Veterinarians have differing opinions on moratoriums after an animal has been treated. McDonald says if there are cattle that are obviously sick after treatment, they are pulled, especially lightweight calves. “We don’t put on a mandatory moratorium, saying that you have to shut the gate and not go in the pen,” he explains. “Some of the compounds that we use for metaphylactic treatment are not as effective on certain pathogens as others. So if the cattle are sick, we pull them. I do put a condition that if they’re going to pull three head out of a pen, they call me, and then we would walk through certain strategies and develop a plan for what we’re going to do in that pen.”

For Lindberg, using moratoriums depends on the drug, and he says it seems like the moratoriums have gotten shorter for some drugs than he initially used. “On the flipside, can you use a non-antibiotic therapy on cattle in that day three or four time period?” Lindberg asks. “It depends on the yard and how aggressive the crew is, too. We have some crews that we know pull extremely aggressively, and we know we can probably get by with some non-antibiotic therapies in that day-three to day-four timeframe. Other yards that don’t pull as aggressively, and if they’re calling me, or they’re pulling day four, they’re probably real sick.”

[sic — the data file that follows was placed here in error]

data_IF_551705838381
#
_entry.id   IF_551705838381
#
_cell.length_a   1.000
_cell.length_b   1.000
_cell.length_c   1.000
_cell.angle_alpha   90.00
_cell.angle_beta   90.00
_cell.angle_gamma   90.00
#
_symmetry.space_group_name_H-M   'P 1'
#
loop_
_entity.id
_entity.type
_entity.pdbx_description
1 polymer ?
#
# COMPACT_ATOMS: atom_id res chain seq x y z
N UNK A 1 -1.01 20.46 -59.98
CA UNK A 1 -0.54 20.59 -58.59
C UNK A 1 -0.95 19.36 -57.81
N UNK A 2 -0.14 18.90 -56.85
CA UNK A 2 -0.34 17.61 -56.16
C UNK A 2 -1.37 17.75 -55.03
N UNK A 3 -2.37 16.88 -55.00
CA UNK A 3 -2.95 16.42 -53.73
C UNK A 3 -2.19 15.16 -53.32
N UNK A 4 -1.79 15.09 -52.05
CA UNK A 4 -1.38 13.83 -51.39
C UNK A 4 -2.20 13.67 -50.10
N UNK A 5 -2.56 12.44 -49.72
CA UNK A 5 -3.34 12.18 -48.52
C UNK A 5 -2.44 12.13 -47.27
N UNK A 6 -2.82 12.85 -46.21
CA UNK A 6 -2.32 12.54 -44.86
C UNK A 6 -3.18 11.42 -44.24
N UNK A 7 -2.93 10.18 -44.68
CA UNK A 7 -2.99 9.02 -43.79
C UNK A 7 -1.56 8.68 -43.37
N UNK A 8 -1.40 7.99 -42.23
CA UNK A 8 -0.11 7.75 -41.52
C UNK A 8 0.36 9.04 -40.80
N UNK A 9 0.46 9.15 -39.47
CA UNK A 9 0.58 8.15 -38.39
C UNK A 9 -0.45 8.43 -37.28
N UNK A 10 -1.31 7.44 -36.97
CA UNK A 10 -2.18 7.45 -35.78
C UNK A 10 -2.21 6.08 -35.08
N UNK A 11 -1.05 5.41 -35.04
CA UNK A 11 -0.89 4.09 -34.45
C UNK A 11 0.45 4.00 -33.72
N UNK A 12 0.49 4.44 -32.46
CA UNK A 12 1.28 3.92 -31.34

Portillo likes to establish post-treatment intervals. The goal is to “mark the cattle so that the cowboys and doctors know to leave them set because more so than the days you wait, I think it’s more important what happens to the cattle after you treat them. If they’re going back to an overcrowded pen, or to an overcrowded hospital, maybe it doesn’t matter what antibiotic you use.”

Obviously you have to pull cattle from a welfare standpoint, Portillo adds. “It’s not like you’re not going to touch them. If you have some clinical score threes and fours, you have to get them, it’s a welfare issue. You’re not putting a chain around the gate. I still think there’s value in getting those cattle up, pushing them toward the bunk, and doing those sorts of things as well.” You need to determine whether or not it’s an exception or the rule as it relates to switching lead-off antibiotic treatments. “If it’s an exception or a variation, then you might stay the course. If, in your impression, it’s more of a trend, then you might think it’s time to switch gears.”

Resistance and residue concerns means following withdrawal protocols to the letter. When figuring out withdrawals post-treatment, McDonald uses the longest withdrawal of any product that may have been used (by itself or used concurrently with another drug), and then adds one more day onto that to account for any influence that time of day may have had. “If it’s a 28-day withdrawal I’ll put 29 on it because most of the animals ship from the yards in the early morning and most often first day pulls are treated either just before lunch or shortly thereafter.”

Feed transitions and health

Can aggressive feed transitions undermine the health of feedlot cattle? Portillo says a big challenge from a health standpoint is trying to balance performance with health. “Not only are they pushed too hard, but maybe they are transitioned too quick,” Portillo says. “Nothing is worse than when a feedyard tries to transition a set of cattle right in the middle of a morbidity spike. I think if the nutritionists gave us the first 30 days – just those 30 days – we can get them on the right track.”